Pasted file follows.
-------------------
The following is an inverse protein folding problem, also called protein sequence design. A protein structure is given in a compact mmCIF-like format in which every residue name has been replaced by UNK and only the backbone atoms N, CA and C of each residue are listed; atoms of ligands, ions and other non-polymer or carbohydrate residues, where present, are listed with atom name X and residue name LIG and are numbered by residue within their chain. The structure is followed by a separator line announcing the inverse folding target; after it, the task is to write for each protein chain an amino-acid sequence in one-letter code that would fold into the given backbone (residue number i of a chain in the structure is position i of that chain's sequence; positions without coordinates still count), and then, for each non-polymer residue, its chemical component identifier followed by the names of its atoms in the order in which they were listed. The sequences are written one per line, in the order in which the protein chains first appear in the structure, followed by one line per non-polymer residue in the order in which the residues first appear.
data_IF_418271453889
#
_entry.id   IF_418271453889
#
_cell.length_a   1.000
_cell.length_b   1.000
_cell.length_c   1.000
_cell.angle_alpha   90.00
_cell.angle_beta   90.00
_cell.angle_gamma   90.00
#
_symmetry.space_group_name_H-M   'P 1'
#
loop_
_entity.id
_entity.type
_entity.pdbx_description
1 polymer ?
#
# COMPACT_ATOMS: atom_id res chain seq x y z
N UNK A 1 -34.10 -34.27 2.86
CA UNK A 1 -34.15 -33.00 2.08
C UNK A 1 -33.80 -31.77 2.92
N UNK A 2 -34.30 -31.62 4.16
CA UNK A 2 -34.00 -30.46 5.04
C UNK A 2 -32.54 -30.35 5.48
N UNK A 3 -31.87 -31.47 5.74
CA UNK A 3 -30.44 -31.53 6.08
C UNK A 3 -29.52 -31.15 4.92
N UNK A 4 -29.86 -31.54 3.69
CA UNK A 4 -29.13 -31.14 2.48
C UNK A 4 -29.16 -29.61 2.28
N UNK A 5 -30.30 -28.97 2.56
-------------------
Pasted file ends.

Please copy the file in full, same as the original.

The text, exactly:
The following is an inverse protein folding problem, also called protein sequence design. A protein structure is given in a compact mmCIF-like format in which every residue name has been replaced by UNK and only the backbone atoms N, CA and C of each residue are listed; atoms of ligands, ions and other non-polymer or carbohydrate residues, where present, are listed with atom name X and residue name LIG and are numbered by residue within their chain. The structure is followed by a separator line announcing the inverse folding target; after it, the task is to write for each protein chain an amino-acid sequence in one-letter code that would fold into the given backbone (residue number i of a chain in the structure is position i of that chain's sequence; positions without coordinates still count), and then, for each non-polymer residue, its chemical component identifier followed by the names of its atoms in the order in which they were listed. The sequences are written one per line, in the order in which the protein chains first appear in the structure, followed by one line per non-polymer residue in the order in which the residues first appear.
data_IF_418271453889
#
_entry.id   IF_418271453889
#
_cell.length_a   1.000
_cell.length_b   1.000
_cell.length_c   1.000
_cell.angle_alpha   90.00
_cell.angle_beta   90.00
_cell.angle_gamma   90.00
#
_symmetry.space_group_name_H-M   'P 1'
#
loop_
_entity.id
_entity.type
_entity.pdbx_description
1 polymer ?
#
# COMPACT_ATOMS: atom_id res chain seq x y z
N UNK A 1 -34.10 -34.27 2.86
CA UNK A 1 -34.15 -33.00 2.08
C UNK A 1 -33.80 -31.77 2.92
N UNK A 2 -34.30 -31.62 4.16
CA UNK A 2 -34.00 -30.46 5.04
C UNK A 2 -32.54 -30.35 5.48
N UNK A 3 -31.87 -31.47 5.74
CA UNK A 3 -30.44 -31.53 6.08
C UNK A 3 -29.52 -31.15 4.92
N UNK A 4 -29.86 -31.54 3.69
CA UNK A 4 -29.13 -31.14 2.48
C UNK A 4 -29.16 -29.61 2.28
N UNK A 5 -30.30 -28.97 2.56